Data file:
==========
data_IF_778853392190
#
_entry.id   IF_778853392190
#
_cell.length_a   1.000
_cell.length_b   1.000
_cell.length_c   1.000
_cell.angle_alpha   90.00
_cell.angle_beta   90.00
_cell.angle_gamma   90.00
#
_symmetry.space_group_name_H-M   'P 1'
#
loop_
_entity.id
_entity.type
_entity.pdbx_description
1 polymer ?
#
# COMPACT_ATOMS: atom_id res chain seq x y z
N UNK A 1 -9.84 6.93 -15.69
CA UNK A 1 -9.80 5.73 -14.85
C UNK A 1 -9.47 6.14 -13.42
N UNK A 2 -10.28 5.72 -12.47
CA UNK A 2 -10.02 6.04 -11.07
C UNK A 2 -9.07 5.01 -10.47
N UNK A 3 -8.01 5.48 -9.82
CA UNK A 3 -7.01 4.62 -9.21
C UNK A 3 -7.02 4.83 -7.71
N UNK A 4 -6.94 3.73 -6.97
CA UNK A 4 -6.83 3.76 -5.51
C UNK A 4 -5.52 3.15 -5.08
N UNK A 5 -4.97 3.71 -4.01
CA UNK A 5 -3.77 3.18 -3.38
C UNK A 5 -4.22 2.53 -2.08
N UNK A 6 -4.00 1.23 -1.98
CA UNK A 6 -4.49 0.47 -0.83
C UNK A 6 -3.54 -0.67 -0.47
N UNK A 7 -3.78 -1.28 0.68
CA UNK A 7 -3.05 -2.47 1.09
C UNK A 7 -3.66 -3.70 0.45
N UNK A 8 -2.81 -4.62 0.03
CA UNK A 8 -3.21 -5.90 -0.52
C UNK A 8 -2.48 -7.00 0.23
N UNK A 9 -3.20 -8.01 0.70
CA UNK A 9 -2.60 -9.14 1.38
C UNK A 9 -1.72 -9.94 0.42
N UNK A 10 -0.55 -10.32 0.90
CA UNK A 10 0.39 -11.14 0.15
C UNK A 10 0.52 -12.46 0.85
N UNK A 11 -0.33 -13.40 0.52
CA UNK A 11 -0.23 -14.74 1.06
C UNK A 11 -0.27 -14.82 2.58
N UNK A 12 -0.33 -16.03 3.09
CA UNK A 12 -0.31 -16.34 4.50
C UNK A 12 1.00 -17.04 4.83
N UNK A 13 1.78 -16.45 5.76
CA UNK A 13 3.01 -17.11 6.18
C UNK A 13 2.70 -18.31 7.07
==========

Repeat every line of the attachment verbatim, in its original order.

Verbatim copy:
data_IF_778853392190
#
_entry.id   IF_778853392190
#
_cell.length_a   1.000
_cell.length_b   1.000
_cell.length_c   1.000
_cell.angle_alpha   90.00
_cell.angle_beta   90.00
_cell.angle_gamma   90.00
#
_symmetry.space_group_name_H-M   'P 1'
#
loop_
_entity.id
_entity.type
_entity.pdbx_description
1 polymer ?
#
# COMPACT_ATOMS: atom_id res chain seq x y z
N UNK A 1 -9.84 6.93 -15.69
CA UNK A 1 -9.80 5.73 -14.85
C UNK A 1 -9.47 6.14 -13.42
N UNK A 2 -10.28 5.72 -12.47
CA UNK A 2 -10.02 6.04 -11.07
C UNK A 2 -9.07 5.01 -10.47
N UNK A 3 -8.01 5.48 -9.82
CA UNK A 3 -7.01 4.62 -9.21
C UNK A 3 -7.02 4.83 -7.71
N UNK A 4 -6.94 3.73 -6.97
CA UNK A 4 -6.83 3.76 -5.51
C UNK A 4 -5.52 3.15 -5.08
N UNK A 5 -4.97 3.71 -4.01
CA UNK A 5 -3.77 3.18 -3.38
C UNK A 5 -4.22 2.53 -2.08
N UNK A 6 -4.00 1.23 -1.98
CA UNK A 6 -4.49 0.47 -0.83
C UNK A 6 -3.54 -0.67 -0.47
N UNK A 7 -3.78 -1.28 0.68
CA UNK A 7 -3.05 -2.47 1.09
C UNK A 7 -3.66 -3.70 0.45
N UNK A 8 -2.81 -4.62 0.03
CA UNK A 8 -3.21 -5.90 -0.52
C UNK A 8 -2.48 -7.00 0.23
N UNK A 9 -3.20 -8.01 0.70
CA UNK A 9 -2.60 -9.14 1.38
C UNK A 9 -1.72 -9.94 0.42
N UNK A 10 -0.55 -10.32 0.90
CA UNK A 10 0.39 -11.14 0.15
C UNK A 10 0.52 -12.46 0.85
N UNK A 11 -0.33 -13.40 0.52
CA UNK A 11 -0.23 -14.74 1.06
C UNK A 11 -0.27 -14.82 2.58
N UNK A 12 -0.33 -16.03 3.09
CA UNK A 12 -0.31 -16.34 4.50
C UNK A 12 1.00 -17.04 4.83
N UNK A 13 1.78 -16.45 5.76
CA UNK A 13 3.01 -17.11 6.18
C UNK A 13 2.70 -18.31 7.07